When I first started blogging, I was kind of desperate for ARCs and review requests (and the free review copies that usually come with them). It wasn’t so much that I was blogging for the sole purpose of trying to read books for free, but for the idea that tons of other bloggers had all these ARCs and review requests they were getting. I wanted to be like those bloggers – popular enough in the literary blogosphere that people want to ask me to read their book(s). However, it wasn’t long until I realized that was totally the wrong mentality to have while blogging.
Where would one get to read an Advanced Reader Copy (ARC)? How would one receive one? Those are two of the most popular questions new book bloggers want answers to. There are a ton of different answers to those questions, but I’m going to tell you right here and right now that those two questions don’t matter. Well, at least not as much as you think they do. The better question is why do you want one? Is it because you can’t wait for the book to come out? Or is it because you want to show it off to your friends and say you get a read a book before it get published? Or is it because you just want an ARC? If it’s the last two, you can forget it. The way to get ARCs is to display a genuine passion for what you are blogging about – books. And also, you should be aware that often times ARCs aren’t as great as they seem. Some are contain errors (because seriously, ARCs are basically like a draft of the final copy). Some are very different from the final product. Getting an ARC is not exactly what I would call a blogging milestone. Perhaps one such milestone would be when a major publisher asks you to read an ARC for them. THAT would be a milestone. Not the other way around.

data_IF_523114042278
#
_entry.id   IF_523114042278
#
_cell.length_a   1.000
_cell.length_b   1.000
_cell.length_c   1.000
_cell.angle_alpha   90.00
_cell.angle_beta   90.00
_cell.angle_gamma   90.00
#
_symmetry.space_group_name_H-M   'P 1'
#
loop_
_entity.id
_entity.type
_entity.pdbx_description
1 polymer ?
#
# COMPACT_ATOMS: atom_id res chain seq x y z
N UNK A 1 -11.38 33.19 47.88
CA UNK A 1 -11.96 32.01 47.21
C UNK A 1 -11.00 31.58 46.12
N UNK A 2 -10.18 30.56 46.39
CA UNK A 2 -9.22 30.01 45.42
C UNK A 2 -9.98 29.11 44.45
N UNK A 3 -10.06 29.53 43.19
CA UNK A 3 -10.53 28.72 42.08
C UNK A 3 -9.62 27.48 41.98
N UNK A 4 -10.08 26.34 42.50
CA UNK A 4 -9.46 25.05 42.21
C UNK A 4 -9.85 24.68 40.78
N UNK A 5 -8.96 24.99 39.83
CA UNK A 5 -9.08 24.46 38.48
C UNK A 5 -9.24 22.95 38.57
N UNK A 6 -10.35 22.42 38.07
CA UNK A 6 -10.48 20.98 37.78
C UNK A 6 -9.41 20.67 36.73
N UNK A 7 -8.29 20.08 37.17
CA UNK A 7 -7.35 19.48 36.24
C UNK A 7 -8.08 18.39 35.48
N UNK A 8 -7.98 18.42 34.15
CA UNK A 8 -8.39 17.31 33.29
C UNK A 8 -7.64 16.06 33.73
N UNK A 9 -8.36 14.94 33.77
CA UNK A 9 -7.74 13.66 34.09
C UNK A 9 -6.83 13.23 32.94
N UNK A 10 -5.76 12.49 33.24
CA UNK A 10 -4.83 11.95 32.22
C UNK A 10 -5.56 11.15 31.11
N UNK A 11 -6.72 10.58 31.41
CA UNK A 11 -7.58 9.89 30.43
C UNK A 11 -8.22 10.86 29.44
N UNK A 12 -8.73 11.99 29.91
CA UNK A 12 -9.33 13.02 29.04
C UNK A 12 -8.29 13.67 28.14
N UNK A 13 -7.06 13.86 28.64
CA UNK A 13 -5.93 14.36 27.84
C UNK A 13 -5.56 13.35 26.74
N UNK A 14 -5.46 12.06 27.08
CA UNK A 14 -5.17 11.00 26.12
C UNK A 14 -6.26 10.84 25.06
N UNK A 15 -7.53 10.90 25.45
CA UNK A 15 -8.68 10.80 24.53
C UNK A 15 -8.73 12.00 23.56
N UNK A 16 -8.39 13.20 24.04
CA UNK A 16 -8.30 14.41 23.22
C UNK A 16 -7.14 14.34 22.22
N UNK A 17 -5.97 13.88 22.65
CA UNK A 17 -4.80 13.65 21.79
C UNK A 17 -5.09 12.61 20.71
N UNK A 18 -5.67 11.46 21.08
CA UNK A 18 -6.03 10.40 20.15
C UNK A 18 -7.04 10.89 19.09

Another funny story from when I first started blogging… Before I was kind of obsessed with the review requests I got. In the beginning I would almost take any that I got. Even if I didn’t think the synopsis was very interesting. Even if I didn’t really like the genre of the novel. BIG MISTAKE! Soon enough I was so accepting review requests left and right and of course I got bogged down with them. I no longer had time to read the books I actually wanted to read. No, instead I was trying to read all these books that most of my normal friends have never heard of (and probably will never hear of). Oh, and did I mention the pressure of reading all of them and REVIEWING all of them under a deadline. Yeah, not fun. Trust me, be picky when choosing review requests. They are not always a good thing.
Why you shouldn’t be obsessed with getting ARCs and review copies
Both ARCs and review requests are centered around reviews. You’re supposed to write a review for each ARC and review copy you receive. The problem is reviews are on their way out of the “popular” club. More and more people are becoming more and more interested in original content in the place of reviews. So getting ARCs and review requests might not even help the popularity of your blog. All they do is make you feel a bit better about yourself, which I guess is positive? The point is don’t be so focused on getting ARCs and review requests. Focus instead on creating good content for your blog. That is the best way to gain more readers (I think).
What do you think?
Are ARCs and review requests as important as people think?